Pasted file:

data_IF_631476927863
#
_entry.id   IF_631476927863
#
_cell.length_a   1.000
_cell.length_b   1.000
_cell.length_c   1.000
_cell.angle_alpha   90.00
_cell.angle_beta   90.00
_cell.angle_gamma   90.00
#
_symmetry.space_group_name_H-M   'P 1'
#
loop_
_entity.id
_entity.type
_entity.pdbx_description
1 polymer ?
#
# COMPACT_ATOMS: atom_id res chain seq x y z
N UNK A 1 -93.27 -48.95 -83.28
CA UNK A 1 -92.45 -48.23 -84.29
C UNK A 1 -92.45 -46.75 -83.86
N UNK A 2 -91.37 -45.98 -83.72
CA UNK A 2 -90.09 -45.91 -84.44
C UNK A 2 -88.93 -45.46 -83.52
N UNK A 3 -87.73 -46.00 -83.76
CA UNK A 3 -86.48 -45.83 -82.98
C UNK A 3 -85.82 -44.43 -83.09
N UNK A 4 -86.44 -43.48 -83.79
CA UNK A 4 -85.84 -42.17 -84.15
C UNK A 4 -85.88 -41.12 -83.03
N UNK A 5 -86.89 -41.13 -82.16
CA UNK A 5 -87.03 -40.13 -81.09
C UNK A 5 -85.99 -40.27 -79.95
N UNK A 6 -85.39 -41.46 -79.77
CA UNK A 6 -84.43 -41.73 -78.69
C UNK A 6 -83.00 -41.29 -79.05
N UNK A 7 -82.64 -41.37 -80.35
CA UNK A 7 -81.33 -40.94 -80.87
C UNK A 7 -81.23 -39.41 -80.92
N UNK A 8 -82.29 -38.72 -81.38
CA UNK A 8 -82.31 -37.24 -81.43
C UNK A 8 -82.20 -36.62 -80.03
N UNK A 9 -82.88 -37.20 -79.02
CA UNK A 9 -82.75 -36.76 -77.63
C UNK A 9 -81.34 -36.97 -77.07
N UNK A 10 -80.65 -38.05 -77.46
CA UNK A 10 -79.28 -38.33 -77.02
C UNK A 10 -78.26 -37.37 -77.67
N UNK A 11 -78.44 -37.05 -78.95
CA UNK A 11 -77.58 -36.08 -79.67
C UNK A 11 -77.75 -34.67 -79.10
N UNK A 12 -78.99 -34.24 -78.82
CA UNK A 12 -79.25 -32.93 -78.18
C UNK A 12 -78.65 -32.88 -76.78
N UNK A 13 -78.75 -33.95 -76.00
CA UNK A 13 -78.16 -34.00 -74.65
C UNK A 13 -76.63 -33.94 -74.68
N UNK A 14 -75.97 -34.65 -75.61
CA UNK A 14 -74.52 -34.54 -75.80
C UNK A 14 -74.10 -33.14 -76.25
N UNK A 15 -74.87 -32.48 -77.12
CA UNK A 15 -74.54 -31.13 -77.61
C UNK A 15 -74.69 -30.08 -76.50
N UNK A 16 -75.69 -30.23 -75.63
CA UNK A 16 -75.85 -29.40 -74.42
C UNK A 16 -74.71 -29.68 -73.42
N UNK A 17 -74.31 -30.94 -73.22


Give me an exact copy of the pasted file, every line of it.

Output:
data_IF_631476927863
#
_entry.id   IF_631476927863
#
_cell.length_a   1.000
_cell.length_b   1.000
_cell.length_c   1.000
_cell.angle_alpha   90.00
_cell.angle_beta   90.00
_cell.angle_gamma   90.00
#
_symmetry.space_group_name_H-M   'P 1'
#
loop_
_entity.id
_entity.type
_entity.pdbx_description
1 polymer ?
#
# COMPACT_ATOMS: atom_id res chain seq x y z
N UNK A 1 -93.27 -48.95 -83.28
CA UNK A 1 -92.45 -48.23 -84.29
C UNK A 1 -92.45 -46.75 -83.86
N UNK A 2 -91.37 -45.98 -83.72
CA UNK A 2 -90.09 -45.91 -84.44
C UNK A 2 -88.93 -45.46 -83.52
N UNK A 3 -87.73 -46.00 -83.76
CA UNK A 3 -86.48 -45.83 -82.98
C UNK A 3 -85.82 -44.43 -83.09
N UNK A 4 -86.44 -43.48 -83.79
CA UNK A 4 -85.84 -42.17 -84.15
C UNK A 4 -85.88 -41.12 -83.03
N UNK A 5 -86.89 -41.13 -82.16
CA UNK A 5 -87.03 -40.13 -81.09
C UNK A 5 -85.99 -40.27 -79.95
N UNK A 6 -85.39 -41.46 -79.77
CA UNK A 6 -84.43 -41.73 -78.69
C UNK A 6 -83.00 -41.29 -79.05
N UNK A 7 -82.64 -41.37 -80.35
CA UNK A 7 -81.33 -40.94 -80.87
C UNK A 7 -81.23 -39.41 -80.92
N UNK A 8 -82.29 -38.72 -81.38
CA UNK A 8 -82.31 -37.24 -81.43
C UNK A 8 -82.20 -36.62 -80.03
N UNK A 9 -82.88 -37.20 -79.02
CA UNK A 9 -82.75 -36.76 -77.63
C UNK A 9 -81.34 -36.97 -77.07
N UNK A 10 -80.65 -38.05 -77.46
CA UNK A 10 -79.28 -38.33 -77.02
C UNK A 10 -78.26 -37.37 -77.67
N UNK A 11 -78.44 -37.05 -78.95
CA UNK A 11 -77.58 -36.08 -79.67
C UNK A 11 -77.75 -34.67 -79.10
N UNK A 12 -78.99 -34.24 -78.82
CA UNK A 12 -79.25 -32.93 -78.18
C UNK A 12 -78.65 -32.88 -76.78
N UNK A 13 -78.75 -33.95 -76.00
CA UNK A 13 -78.16 -34.00 -74.65
C UNK A 13 -76.63 -33.94 -74.68
N UNK A 14 -75.97 -34.65 -75.61
CA UNK A 14 -74.52 -34.54 -75.80
C UNK A 14 -74.10 -33.14 -76.25
N UNK A 15 -74.87 -32.48 -77.12
CA UNK A 15 -74.54 -31.13 -77.61
C UNK A 15 -74.69 -30.08 -76.50
N UNK A 16 -75.69 -30.23 -75.63
CA UNK A 16 -75.85 -29.40 -74.42
C UNK A 16 -74.71 -29.68 -73.42
N UNK A 17 -74.31 -30.94 -73.22